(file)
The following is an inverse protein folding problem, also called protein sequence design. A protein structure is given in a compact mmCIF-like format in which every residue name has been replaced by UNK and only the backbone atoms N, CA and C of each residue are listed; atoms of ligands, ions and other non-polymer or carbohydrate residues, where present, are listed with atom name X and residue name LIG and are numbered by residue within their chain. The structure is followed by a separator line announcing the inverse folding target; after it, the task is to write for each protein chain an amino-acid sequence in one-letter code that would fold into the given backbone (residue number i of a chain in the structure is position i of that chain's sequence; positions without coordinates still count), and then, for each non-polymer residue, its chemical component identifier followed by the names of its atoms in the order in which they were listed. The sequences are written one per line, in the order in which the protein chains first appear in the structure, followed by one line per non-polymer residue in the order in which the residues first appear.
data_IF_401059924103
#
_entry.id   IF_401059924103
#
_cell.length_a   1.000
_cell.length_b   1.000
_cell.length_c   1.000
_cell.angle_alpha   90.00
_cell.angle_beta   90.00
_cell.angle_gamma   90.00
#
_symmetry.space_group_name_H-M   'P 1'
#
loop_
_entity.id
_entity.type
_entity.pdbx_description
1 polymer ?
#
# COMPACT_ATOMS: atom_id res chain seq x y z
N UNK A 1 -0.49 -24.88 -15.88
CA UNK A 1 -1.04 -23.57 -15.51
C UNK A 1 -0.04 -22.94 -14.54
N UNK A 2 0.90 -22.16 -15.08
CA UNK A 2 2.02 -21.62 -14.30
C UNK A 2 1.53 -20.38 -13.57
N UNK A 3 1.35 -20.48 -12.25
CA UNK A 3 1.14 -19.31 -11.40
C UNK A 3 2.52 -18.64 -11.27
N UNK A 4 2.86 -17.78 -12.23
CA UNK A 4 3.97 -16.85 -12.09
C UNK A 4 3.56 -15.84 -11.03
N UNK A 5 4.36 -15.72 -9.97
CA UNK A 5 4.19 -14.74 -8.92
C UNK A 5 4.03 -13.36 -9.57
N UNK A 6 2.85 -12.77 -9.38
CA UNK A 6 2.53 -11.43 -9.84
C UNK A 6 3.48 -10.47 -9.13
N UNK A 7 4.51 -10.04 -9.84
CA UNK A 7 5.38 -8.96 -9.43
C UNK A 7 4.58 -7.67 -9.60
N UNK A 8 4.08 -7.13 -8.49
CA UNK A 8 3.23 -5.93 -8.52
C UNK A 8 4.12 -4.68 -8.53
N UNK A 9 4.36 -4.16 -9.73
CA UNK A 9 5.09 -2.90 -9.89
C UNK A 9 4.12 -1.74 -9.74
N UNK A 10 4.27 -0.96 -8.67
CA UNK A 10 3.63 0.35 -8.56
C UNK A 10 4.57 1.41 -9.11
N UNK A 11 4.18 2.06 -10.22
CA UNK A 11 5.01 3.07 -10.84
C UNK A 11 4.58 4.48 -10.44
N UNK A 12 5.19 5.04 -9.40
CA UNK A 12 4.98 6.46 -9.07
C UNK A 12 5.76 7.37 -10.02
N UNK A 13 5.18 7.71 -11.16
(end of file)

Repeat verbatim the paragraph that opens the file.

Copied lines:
The following is an inverse protein folding problem, also called protein sequence design. A protein structure is given in a compact mmCIF-like format in which every residue name has been replaced by UNK and only the backbone atoms N, CA and C of each residue are listed; atoms of ligands, ions and other non-polymer or carbohydrate residues, where present, are listed with atom name X and residue name LIG and are numbered by residue within their chain. The structure is followed by a separator line announcing the inverse folding target; after it, the task is to write for each protein chain an amino-acid sequence in one-letter code that would fold into the given backbone (residue number i of a chain in the structure is position i of that chain's sequence; positions without coordinates still count), and then, for each non-polymer residue, its chemical component identifier followed by the names of its atoms in the order in which they were listed. The sequences are written one per line, in the order in which the protein chains first appear in the structure, followed by one line per non-polymer residue in the order in which the residues first appear.